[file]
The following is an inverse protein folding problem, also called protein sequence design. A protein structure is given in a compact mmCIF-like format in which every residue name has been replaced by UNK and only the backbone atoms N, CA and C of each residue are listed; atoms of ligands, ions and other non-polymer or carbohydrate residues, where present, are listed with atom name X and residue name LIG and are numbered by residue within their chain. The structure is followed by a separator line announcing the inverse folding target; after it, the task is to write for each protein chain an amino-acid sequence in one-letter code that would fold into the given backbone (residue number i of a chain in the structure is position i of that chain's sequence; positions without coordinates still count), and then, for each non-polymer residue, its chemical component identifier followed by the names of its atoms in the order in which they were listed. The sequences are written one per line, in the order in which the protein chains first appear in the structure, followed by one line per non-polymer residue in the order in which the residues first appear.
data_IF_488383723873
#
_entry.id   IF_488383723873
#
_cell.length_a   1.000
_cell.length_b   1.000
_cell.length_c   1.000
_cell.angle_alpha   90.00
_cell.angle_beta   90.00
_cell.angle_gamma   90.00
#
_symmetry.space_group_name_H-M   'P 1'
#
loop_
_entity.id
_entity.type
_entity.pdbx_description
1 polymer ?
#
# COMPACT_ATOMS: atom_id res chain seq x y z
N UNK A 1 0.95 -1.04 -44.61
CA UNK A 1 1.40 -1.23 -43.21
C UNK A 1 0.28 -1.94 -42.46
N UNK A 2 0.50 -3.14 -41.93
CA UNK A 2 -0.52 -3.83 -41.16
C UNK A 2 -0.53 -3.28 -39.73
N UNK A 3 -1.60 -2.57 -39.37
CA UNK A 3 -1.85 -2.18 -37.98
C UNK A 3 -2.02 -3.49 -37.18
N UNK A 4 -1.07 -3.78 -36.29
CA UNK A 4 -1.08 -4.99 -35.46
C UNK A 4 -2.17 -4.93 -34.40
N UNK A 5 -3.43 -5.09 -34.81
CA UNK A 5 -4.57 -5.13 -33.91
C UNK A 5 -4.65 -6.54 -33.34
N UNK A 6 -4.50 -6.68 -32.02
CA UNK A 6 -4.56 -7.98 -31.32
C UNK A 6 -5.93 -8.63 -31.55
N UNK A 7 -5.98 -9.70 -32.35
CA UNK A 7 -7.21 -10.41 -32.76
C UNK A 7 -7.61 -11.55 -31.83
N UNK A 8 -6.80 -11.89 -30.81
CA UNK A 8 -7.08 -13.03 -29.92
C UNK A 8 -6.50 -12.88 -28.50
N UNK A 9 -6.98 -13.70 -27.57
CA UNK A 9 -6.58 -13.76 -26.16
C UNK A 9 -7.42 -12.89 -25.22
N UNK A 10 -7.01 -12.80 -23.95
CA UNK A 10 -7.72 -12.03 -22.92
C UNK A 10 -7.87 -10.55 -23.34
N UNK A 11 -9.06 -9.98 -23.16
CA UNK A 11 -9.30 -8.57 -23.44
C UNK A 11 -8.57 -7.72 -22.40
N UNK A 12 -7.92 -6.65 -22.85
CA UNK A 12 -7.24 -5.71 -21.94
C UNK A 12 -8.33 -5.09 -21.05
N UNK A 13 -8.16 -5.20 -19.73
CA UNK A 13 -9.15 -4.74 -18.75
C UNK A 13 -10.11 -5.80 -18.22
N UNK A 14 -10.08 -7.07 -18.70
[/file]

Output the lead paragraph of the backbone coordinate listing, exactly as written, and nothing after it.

The following is an inverse protein folding problem, also called protein sequence design. A protein structure is given in a compact mmCIF-like format in which every residue name has been replaced by UNK and only the backbone atoms N, CA and C of each residue are listed; atoms of ligands, ions and other non-polymer or carbohydrate residues, where present, are listed with atom name X and residue name LIG and are numbered by residue within their chain. The structure is followed by a separator line announcing the inverse folding target; after it, the task is to write for each protein chain an amino-acid sequence in one-letter code that would fold into the given backbone (residue number i of a chain in the structure is position i of that chain's sequence; positions without coordinates still count), and then, for each non-polymer residue, its chemical component identifier followed by the names of its atoms in the order in which they were listed. The sequences are written one per line, in the order in which the protein chains first appear in the structure, followed by one line per non-polymer residue in the order in which the residues first appear.